Michele Morgan and Jean Gabin in Remorques
  • Michele Morgan and Jean Gabin in Remorques

This fall Block Cinema at Northwestern University has been paying tribute to Henri Langlois, founder of the Cinémathèque Francaise and arguably the greatest repertory programmer of all time, who would have turned 100 years old this year. Appropriately the tribute has taken the form of a repertory film series of roughly a dozen films that Langlois championed in his four-decade programming career. Several of the selections—like Jean Vigo’s L’Atalante (which screens Fri 12/12, from a hard-to-see 35-millimeter print)—are established classics, while several others remain overlooked, at least in the U.S.

This Friday at 7 PM brings two rare gems by Jean Grémillon, an innovative French filmmaker (and onetime president of the Cinémathèque Francaise) whose work is little known here: the 1932 class-relations comedy Daïnah la Métisse (of which only 39 minutes exist today) and the 1941 feature Remorques, a genre-bending romance starring Jean Gabin as a tugboat captain torn between two women. Both screen from 35-millimeter, and the total program costs just six bucks. It’s likely the best value Chicago moviegoers will find all weekend.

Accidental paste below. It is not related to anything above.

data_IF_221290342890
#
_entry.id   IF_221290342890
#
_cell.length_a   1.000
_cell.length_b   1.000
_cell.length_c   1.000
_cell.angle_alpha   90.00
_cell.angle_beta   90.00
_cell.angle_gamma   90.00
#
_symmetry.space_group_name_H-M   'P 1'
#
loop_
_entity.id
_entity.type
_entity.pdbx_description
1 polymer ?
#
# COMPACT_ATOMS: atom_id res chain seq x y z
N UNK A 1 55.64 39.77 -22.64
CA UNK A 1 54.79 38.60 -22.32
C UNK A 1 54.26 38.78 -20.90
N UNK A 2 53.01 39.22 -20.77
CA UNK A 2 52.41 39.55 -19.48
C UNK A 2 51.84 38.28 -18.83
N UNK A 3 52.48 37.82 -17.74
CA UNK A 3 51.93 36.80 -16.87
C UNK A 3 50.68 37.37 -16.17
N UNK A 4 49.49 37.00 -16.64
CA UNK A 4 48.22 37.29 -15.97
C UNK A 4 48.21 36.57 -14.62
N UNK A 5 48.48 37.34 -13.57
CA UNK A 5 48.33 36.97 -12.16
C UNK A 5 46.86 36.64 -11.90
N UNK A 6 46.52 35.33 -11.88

Writing about Grémillon for the Reader in 2002, Jonathan Rosenbaum introduced the director thusly:

Trained as a musician and composer, he first came into contact with films professionally when he played in a small orchestra that accompanied silent pictures, and many critics have noted that he tended to structure his films in movements, as if they were pieces of music. . . Judging by his films, he was also protofeminist. . . Part of what’s so remarakable about [actress Madeleine Renaud’s] four Grémillon roles [including the ailing wife she plays in Remorques] is their range and their capacity to undermine patriarchal stereotypes.

Remorques has been praised for its distinctive take on poetic realism, which involves some early special effects. When the Criterion Collection released it as part of a Grémillon set two years ago, Michael Koresky described it as “a remarkably successful work of dark poetry, illustrating both Grémillon’s musicality (with its narrative ebb and flow, its long, stand-alone sequences building to emotional crests) and his unique brand of verisimilitude (the documentary-like focus on the arduous labors of its seafarers, for instance).”